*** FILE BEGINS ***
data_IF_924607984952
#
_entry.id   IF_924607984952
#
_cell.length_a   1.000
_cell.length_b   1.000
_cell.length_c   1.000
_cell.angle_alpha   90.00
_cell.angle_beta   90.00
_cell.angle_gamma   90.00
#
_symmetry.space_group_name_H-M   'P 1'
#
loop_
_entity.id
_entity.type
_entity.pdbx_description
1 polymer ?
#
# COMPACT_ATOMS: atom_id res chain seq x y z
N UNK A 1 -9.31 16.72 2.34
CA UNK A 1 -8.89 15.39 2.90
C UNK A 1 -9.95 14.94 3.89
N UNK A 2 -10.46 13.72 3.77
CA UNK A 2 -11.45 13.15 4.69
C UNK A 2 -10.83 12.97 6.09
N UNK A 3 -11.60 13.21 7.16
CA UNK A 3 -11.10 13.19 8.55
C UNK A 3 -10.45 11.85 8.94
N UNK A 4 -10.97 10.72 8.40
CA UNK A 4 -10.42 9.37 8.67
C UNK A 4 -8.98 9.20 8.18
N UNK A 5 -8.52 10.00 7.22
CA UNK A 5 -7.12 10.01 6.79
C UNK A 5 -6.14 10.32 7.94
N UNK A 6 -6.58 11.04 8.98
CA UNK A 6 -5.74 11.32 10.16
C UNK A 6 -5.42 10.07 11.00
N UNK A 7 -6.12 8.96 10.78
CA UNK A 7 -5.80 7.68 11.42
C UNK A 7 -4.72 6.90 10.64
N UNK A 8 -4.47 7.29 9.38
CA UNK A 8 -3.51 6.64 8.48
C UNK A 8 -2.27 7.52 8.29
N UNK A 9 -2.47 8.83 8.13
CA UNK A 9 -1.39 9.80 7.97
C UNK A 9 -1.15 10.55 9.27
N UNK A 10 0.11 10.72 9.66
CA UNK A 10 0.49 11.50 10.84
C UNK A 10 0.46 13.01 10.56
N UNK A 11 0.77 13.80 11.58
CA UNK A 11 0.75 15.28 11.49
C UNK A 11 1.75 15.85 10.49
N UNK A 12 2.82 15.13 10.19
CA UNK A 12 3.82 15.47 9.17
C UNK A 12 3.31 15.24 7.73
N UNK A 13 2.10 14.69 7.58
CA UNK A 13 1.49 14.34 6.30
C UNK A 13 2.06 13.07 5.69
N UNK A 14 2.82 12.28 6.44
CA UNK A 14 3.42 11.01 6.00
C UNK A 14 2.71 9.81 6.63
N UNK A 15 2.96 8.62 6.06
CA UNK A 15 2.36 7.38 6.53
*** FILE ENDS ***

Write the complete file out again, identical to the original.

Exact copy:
data_IF_924607984952
#
_entry.id   IF_924607984952
#
_cell.length_a   1.000
_cell.length_b   1.000
_cell.length_c   1.000
_cell.angle_alpha   90.00
_cell.angle_beta   90.00
_cell.angle_gamma   90.00
#
_symmetry.space_group_name_H-M   'P 1'
#
loop_
_entity.id
_entity.type
_entity.pdbx_description
1 polymer ?
#
# COMPACT_ATOMS: atom_id res chain seq x y z
N UNK A 1 -9.31 16.72 2.34
CA UNK A 1 -8.89 15.39 2.90
C UNK A 1 -9.95 14.94 3.89
N UNK A 2 -10.46 13.72 3.77
CA UNK A 2 -11.45 13.15 4.69
C UNK A 2 -10.83 12.97 6.09
N UNK A 3 -11.60 13.21 7.16
CA UNK A 3 -11.10 13.19 8.55
C UNK A 3 -10.45 11.85 8.94
N UNK A 4 -10.97 10.72 8.40
CA UNK A 4 -10.42 9.37 8.67
C UNK A 4 -8.98 9.20 8.18
N UNK A 5 -8.52 10.00 7.22
CA UNK A 5 -7.12 10.01 6.79
C UNK A 5 -6.14 10.32 7.94
N UNK A 6 -6.58 11.04 8.98
CA UNK A 6 -5.74 11.32 10.16
C UNK A 6 -5.42 10.07 11.00
N UNK A 7 -6.12 8.96 10.78
CA UNK A 7 -5.80 7.68 11.42
C UNK A 7 -4.72 6.90 10.64
N UNK A 8 -4.47 7.29 9.38
CA UNK A 8 -3.51 6.64 8.48
C UNK A 8 -2.27 7.52 8.29
N UNK A 9 -2.47 8.83 8.13
CA UNK A 9 -1.39 9.80 7.97
C UNK A 9 -1.15 10.55 9.27
N UNK A 10 0.11 10.72 9.66
CA UNK A 10 0.49 11.50 10.84
C UNK A 10 0.46 13.01 10.56
N UNK A 11 0.77 13.80 11.58
CA UNK A 11 0.75 15.28 11.49
C UNK A 11 1.75 15.85 10.49
N UNK A 12 2.82 15.13 10.19
CA UNK A 12 3.82 15.47 9.17
C UNK A 12 3.31 15.24 7.73
N UNK A 13 2.10 14.69 7.58
CA UNK A 13 1.49 14.34 6.30
C UNK A 13 2.06 13.07 5.69
N UNK A 14 2.82 12.28 6.44
CA UNK A 14 3.42 11.01 6.00
C UNK A 14 2.71 9.81 6.63
N UNK A 15 2.96 8.62 6.06
CA UNK A 15 2.36 7.38 6.53